Yet even with this awareness, and no reelection race facing him, Obama could not escape the imperatives of America’s role as the indispensable nation. The commitments are too many, the engagement too permanent, the capacity unrivalled — seemingly making all things possible. As a result, this former professor of constitutional law has governed over the greatest assertion of executive authority — claiming the power to make war, to surveil, arrest, detain and even kill Americans without prior judicial review or due process.
His Justice Department has used espionage laws against reporters and whistleblowers. The secrecy shields massive waste, fraud and abuse, as the military-industrial complex that President Dwight D. Eisenhower warned against consumes the bulk of the national budget, aside from payments on the national debt and the insurance programs of Social Security and Medicare.
When President George W. Bush was about to launch the war in Iraq, millions of Americans – as well as many people around the globe — marched in protest. The large demonstrations against war led the New York Times to dub world public opinion a second superpower. Bush sought authority from Congress and a dramatic congressional debate took place, with strong dissent against the war.
When Obama committed the United States to the fight against Islamic State, he claimed the authority to act without Congress, though adding he would “welcome” congressional support. Yet with the midterm elections then a few months away, both Republicans and Democrats in Congress chose to postpone the debate and the vote.
The bombing began on presidential order. Americans accepted their role as spectators, registering no significant objection to this presidential war-making. The indispensable nation is not only spending lives and resources on endless wars abroad, it is shredding its Constitution at home.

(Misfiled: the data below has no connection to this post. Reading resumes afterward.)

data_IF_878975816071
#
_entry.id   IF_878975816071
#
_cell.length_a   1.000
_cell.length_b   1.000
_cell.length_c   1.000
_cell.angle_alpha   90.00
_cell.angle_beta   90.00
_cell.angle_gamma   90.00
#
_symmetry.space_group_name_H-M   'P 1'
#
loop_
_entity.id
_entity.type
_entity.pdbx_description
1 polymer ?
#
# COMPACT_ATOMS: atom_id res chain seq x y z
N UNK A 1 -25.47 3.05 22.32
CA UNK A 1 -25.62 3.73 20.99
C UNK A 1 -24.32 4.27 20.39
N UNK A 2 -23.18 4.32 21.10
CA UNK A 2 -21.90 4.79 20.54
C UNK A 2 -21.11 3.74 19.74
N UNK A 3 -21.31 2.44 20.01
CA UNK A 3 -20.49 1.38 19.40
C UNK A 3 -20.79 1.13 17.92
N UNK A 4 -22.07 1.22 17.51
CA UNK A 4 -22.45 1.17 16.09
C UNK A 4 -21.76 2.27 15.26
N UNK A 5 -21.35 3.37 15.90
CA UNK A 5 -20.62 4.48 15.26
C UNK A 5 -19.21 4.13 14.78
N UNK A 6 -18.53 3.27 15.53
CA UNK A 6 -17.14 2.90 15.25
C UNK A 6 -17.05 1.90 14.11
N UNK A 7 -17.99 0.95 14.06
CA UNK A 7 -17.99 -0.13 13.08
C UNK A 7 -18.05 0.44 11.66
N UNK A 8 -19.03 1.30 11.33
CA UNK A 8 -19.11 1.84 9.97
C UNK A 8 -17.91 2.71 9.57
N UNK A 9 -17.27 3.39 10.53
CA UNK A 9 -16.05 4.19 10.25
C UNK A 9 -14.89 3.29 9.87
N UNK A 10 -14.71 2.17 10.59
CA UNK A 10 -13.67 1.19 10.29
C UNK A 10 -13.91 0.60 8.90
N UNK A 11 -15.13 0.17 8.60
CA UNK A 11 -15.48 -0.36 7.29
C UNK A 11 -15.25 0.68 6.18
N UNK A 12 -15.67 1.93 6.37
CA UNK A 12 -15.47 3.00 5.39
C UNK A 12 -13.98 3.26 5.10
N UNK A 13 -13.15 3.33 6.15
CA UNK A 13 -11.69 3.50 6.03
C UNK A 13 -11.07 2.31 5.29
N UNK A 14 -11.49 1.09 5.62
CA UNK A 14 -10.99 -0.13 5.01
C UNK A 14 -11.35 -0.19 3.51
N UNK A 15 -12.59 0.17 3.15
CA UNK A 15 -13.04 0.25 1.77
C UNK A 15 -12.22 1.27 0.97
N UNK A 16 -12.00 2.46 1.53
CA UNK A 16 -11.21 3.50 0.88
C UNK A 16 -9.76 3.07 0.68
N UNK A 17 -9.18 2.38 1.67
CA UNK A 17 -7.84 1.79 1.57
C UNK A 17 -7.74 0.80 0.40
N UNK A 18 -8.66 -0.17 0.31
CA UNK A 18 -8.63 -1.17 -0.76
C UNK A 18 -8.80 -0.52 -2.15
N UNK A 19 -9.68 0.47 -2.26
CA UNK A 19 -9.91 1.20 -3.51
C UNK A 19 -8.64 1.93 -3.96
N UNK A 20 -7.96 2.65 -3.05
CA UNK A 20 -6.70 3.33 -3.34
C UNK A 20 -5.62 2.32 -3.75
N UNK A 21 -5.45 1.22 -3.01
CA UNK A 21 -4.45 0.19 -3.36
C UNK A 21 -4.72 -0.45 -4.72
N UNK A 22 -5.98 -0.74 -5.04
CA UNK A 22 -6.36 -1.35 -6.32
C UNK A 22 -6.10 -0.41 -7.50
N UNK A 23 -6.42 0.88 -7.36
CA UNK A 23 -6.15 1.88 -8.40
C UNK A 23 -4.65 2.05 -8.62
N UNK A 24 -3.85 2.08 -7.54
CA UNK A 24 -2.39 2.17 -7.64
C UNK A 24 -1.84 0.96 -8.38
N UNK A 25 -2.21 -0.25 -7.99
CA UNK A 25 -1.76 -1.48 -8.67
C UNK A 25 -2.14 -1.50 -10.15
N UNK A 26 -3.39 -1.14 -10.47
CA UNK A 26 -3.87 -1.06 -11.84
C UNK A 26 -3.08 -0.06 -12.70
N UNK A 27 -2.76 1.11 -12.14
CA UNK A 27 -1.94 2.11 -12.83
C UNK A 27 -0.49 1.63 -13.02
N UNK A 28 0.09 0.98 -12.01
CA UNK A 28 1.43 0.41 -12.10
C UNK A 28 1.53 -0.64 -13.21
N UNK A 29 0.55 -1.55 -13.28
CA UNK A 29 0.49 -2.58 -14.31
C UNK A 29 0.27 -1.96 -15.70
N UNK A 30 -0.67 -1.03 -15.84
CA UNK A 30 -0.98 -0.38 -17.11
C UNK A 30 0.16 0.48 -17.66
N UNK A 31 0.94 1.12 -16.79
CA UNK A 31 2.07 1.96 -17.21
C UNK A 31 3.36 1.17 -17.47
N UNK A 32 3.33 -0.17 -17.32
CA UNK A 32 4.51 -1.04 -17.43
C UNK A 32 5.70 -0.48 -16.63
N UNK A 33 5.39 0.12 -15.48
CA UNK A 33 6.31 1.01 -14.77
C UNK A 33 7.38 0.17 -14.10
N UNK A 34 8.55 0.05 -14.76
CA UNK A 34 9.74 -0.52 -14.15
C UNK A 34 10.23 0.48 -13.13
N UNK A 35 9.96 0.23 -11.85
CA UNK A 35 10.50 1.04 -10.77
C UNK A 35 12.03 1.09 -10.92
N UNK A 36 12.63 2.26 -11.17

Ironically, America’s democracy is still strong enough to render it less than competent as a global policeman. Our military is the finest in the world, but still finds it hard to win a war. Korea, Vietnam, Afghanistan and Iraq demonstrate that while presidents can commit the nation virtually anywhere, Americans sour on long, costly interventions on the other side of the world.
This leads to strategies like “no boots on the ground” — designed not to rouse public opposition but almost certain to fail. Polls show that Americans have no interest in policing the globe. If the Constitution no longer constrains the president from making war, the public still limits his ability to wage it.
PHOTO (TOP): U.S. military personnel take pictures of President Barack Obama as he speaks during a visit to Al Faw Palace on Camp Victory in Baghdad, April 7, 2009. REUTERS/Specialist Eric J. Glassey/U.S. Army/Handout
PHOTO (INSERT 1): Stickers stating “I Voted” in several languages on a ballot intake machine in the garage of Tom and Carol Marshall, which was made into a polling location during the U.S. presidential election in Los Angeles, California, November 6, 2012. REUTERS/Fred Prouser
PHOTO (INSERT 2): Detail of John Quincy Adams portrait by George Caleb Bingham. WIKIPEDIA/U.S. National Portrait Gallery
PHOTO (INSERT 3): The I-35W bridge collapse site is seen from a U.S. military helicopter in Minneapolis, Minnesota, August 4, 2007. REUTERS/Larry Downing
PHOTO (INSERT 4): President Barack Obama speaks at a Veteran’s Day event at the U.S. Army Garrison at Yongsan Military Base in Seoul, November 11, 2010. REUTERS/Jason Reed
PHOTO (INSERT 5): President Dwight D. Eisenhower standing at a table during a news conference at the White House in Washington, October 9, 1957. LIBRARY OF CONGRESS/ Marion S. Trikosko
PHOTO (INSERT 6): President George W. Bush walks across the tarmac with NFO Lt. Ryan Phillips to Navy One, an S-3B Viking jet, at Naval Air Station North Island in San Diego, the day of his “Mission Accomplished” speech, May 1, 2003. WHITE HOUSE/Susan Sterner